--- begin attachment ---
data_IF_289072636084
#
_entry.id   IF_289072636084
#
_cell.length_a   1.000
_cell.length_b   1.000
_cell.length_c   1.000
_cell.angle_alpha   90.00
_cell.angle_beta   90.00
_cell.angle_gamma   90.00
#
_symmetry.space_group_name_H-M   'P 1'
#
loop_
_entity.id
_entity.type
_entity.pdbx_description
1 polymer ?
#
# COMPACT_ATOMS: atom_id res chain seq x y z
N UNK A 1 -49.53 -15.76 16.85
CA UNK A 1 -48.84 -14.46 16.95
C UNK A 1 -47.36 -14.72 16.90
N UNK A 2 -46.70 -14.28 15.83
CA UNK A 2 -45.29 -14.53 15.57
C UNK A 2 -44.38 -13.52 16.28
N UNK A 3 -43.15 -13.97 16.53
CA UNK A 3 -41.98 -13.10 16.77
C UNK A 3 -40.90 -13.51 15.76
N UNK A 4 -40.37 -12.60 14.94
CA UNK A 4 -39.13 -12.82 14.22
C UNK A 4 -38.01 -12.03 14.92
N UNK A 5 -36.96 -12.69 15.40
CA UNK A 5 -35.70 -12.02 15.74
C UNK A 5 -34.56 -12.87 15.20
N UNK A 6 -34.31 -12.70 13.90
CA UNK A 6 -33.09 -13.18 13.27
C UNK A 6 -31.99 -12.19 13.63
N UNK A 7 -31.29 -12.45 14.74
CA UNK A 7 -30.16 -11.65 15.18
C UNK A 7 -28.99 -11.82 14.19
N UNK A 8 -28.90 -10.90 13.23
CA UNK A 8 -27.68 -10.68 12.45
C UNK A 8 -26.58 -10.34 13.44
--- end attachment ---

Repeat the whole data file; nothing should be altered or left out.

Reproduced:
data_IF_289072636084
#
_entry.id   IF_289072636084
#
_cell.length_a   1.000
_cell.length_b   1.000
_cell.length_c   1.000
_cell.angle_alpha   90.00
_cell.angle_beta   90.00
_cell.angle_gamma   90.00
#
_symmetry.space_group_name_H-M   'P 1'
#
loop_
_entity.id
_entity.type
_entity.pdbx_description
1 polymer ?
#
# COMPACT_ATOMS: atom_id res chain seq x y z
N UNK A 1 -49.53 -15.76 16.85
CA UNK A 1 -48.84 -14.46 16.95
C UNK A 1 -47.36 -14.72 16.90
N UNK A 2 -46.70 -14.28 15.83
CA UNK A 2 -45.29 -14.53 15.57
C UNK A 2 -44.38 -13.52 16.28
N UNK A 3 -43.15 -13.97 16.53
CA UNK A 3 -41.98 -13.10 16.77
C UNK A 3 -40.90 -13.51 15.76
N UNK A 4 -40.37 -12.60 14.94
CA UNK A 4 -39.13 -12.82 14.22
C UNK A 4 -38.01 -12.03 14.92
N UNK A 5 -36.96 -12.69 15.40
CA UNK A 5 -35.70 -12.02 15.74
C UNK A 5 -34.56 -12.87 15.20
N UNK A 6 -34.31 -12.70 13.90
CA UNK A 6 -33.09 -13.18 13.27
C UNK A 6 -31.99 -12.19 13.63
N UNK A 7 -31.29 -12.45 14.74
CA UNK A 7 -30.16 -11.65 15.18
C UNK A 7 -28.99 -11.82 14.19
N UNK A 8 -28.90 -10.90 13.23
CA UNK A 8 -27.68 -10.68 12.45
C UNK A 8 -26.58 -10.34 13.44